Dumbbell-Shaped Machine Decodes Polystyrene

Fields covered: Molecular Machines, Catalysis, Nanoscience

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Today we hear people grumbling about dining-in restrictions, closure of gyms, and then there’s this whacky hot weather that is toasting all of us. We probably also hear complains about the natural world : “Why does it have to rain of all times ???” or “Why are mosquitoes and cockroaches even alive ??” (well, yes reasons include ecology, weather pattern changes can technically be attributed to anthropogenic reasons but that’s another topic for another day).

Today, let’s look at what wild research nature has done so far.

Nature has provided us with billions of years of refined products that reside inside our bodies. One important biomolecular machine is the ribosome. The ribosome reads instructions from threads of genetic sequences to string together amino acids to manufacture the proteins in our bodies.

Image by Ryan Seow
Image by Ryan Seow

Inspired by this model, a team of researchers (Guillaume de Bo et al.) designed and synthesised a simple molecular machine to make a simple protein molecule that can further fold into a catalyst. Among structurally similar molecules produced in the reaction, the catalyst has 96% selectivity for the desired product.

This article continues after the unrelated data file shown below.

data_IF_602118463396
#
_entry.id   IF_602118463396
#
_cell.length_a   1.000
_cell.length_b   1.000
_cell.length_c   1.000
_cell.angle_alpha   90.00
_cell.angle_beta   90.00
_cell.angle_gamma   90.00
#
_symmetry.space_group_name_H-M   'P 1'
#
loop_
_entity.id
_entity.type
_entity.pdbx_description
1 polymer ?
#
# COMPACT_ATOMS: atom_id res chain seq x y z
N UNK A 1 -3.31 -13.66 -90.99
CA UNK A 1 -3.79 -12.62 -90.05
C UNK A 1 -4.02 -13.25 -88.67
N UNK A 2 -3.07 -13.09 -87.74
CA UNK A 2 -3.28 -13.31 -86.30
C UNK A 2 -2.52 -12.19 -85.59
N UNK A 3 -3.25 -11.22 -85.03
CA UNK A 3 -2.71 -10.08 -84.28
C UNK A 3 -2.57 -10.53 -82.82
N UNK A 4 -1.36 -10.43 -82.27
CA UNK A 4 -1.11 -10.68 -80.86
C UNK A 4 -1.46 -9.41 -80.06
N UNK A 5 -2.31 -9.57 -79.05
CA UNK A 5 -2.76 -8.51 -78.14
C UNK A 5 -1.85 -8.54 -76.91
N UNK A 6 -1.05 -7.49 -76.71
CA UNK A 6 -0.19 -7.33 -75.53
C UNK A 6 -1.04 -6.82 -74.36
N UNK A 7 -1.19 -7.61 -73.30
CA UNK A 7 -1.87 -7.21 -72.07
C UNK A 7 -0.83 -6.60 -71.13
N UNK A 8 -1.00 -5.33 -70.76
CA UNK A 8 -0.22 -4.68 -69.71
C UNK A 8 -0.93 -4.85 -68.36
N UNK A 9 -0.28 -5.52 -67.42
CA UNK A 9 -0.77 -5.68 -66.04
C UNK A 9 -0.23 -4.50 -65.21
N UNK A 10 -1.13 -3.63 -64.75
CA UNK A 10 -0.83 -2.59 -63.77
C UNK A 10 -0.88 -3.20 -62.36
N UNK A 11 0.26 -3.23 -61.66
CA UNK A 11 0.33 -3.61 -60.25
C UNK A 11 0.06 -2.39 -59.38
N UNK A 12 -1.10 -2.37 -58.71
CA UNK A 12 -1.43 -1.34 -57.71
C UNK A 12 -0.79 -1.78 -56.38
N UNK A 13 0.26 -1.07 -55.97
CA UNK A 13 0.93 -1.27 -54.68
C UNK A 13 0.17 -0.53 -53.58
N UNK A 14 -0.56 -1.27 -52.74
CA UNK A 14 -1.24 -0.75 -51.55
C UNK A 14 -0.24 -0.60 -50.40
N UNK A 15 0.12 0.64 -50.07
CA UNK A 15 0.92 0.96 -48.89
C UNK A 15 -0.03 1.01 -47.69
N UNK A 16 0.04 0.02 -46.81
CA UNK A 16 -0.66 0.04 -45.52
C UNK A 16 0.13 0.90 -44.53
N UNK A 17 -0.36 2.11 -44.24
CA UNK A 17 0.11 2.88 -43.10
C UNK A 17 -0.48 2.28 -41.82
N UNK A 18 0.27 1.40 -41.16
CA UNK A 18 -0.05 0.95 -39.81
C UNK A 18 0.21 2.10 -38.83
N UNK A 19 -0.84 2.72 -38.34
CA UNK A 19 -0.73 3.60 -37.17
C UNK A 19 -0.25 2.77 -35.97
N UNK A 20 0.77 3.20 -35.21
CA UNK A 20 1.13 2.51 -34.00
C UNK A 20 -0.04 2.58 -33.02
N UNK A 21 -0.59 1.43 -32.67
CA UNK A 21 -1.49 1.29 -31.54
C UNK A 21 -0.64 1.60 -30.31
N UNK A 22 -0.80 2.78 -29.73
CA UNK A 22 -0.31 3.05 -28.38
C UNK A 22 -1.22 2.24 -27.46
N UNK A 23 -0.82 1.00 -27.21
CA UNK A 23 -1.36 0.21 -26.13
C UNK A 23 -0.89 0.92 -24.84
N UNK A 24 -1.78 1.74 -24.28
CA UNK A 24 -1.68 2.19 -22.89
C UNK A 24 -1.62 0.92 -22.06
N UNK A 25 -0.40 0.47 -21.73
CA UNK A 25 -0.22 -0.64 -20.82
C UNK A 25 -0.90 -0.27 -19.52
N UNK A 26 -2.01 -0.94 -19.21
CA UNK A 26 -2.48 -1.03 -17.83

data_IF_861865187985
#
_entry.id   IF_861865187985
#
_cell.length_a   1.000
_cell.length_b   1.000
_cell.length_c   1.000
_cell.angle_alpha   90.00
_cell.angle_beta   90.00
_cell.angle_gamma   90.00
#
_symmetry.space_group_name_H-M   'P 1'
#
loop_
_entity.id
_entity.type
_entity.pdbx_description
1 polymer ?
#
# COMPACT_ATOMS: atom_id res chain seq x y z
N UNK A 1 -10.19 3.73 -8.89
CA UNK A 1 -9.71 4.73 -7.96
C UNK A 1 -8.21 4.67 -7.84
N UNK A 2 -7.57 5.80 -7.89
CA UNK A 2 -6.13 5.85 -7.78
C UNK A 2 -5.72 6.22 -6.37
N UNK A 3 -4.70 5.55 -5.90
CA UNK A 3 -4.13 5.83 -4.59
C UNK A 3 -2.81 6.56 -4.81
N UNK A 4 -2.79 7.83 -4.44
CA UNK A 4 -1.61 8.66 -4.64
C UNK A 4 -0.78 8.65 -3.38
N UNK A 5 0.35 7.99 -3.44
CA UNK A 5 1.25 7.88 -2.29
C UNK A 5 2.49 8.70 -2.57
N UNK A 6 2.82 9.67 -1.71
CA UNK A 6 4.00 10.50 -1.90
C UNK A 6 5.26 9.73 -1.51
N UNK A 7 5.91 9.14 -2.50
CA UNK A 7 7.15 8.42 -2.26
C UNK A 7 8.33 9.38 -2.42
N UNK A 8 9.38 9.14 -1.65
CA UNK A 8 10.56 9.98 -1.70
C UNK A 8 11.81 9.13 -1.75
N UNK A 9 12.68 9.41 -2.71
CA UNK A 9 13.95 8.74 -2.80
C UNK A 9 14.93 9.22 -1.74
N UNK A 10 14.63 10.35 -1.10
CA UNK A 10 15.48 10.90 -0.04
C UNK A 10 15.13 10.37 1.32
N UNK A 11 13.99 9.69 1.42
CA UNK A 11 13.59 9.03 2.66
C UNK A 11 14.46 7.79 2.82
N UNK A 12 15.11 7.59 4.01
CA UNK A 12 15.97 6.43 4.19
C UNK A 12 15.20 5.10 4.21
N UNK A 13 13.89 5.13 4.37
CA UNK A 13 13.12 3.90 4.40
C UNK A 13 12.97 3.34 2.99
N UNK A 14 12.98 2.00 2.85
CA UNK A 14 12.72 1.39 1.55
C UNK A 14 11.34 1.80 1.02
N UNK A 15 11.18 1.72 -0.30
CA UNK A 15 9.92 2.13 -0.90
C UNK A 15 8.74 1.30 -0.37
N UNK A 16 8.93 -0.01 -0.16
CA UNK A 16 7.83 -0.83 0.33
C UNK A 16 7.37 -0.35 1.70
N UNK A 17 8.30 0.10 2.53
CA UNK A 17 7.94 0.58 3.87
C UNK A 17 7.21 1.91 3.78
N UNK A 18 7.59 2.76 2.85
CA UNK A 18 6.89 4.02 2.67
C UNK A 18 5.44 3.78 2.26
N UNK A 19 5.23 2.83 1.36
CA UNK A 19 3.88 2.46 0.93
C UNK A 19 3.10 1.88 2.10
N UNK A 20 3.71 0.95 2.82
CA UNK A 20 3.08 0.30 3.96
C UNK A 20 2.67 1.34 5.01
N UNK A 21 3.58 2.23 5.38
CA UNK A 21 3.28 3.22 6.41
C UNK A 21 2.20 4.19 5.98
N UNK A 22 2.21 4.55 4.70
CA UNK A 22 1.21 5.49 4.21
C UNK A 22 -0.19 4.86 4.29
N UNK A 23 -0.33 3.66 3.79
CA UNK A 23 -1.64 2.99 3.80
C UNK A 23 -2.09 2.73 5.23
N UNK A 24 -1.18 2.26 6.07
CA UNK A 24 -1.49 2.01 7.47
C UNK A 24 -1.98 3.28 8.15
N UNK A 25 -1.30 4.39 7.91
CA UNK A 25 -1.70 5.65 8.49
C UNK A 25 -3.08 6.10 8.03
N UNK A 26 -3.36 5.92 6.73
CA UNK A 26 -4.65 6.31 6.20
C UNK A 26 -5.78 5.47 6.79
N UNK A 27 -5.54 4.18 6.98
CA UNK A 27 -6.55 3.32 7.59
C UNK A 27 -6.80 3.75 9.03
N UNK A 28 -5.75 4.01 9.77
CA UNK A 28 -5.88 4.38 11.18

This machine, known as a rotaxane, resembles a dumbbell with an unattached ring encircling the handle. The thread of instructions is a polystyrene chain with leucine amino acids attached to it.

Image by Ryan Seow
Image by Ryan Seow

The entire process can be summarised into a few steps :

  1. Instructions are threaded through the ring.
  2. Ring moves across the dumbbell handle and reaches a stopper (leucine amino acid).
  3. Ring picks up the leucine molecule and adds it to a chain.
  4. Ring is no longer blocked and continues moving downstream.
  5. Repeat 2 – 4 until there are no more stoppers. 
Gif by Ryan Seow

This addition is controlled by the range of lengths of the polymer to ensure that the chain is around 6 to 7 leucine molecules long. The chain then folds into a functional catalyst.

While this has produced outstanding results, it is limited by the manufacture of the machine itself and by the time taken to synthesise the product. When compared to the ribosome’s addition of multiple amino acids within seconds, the machine takes 96 hours to add 6 to 7 leucine residues. 

Taking a step back to appreciate this molecular machine, when compared to billions of years, this is already one big step towards mimicking and producing our own artificial molecular machines. So, don’t be too disappointed by any small step that you take in achieving your goals 🙂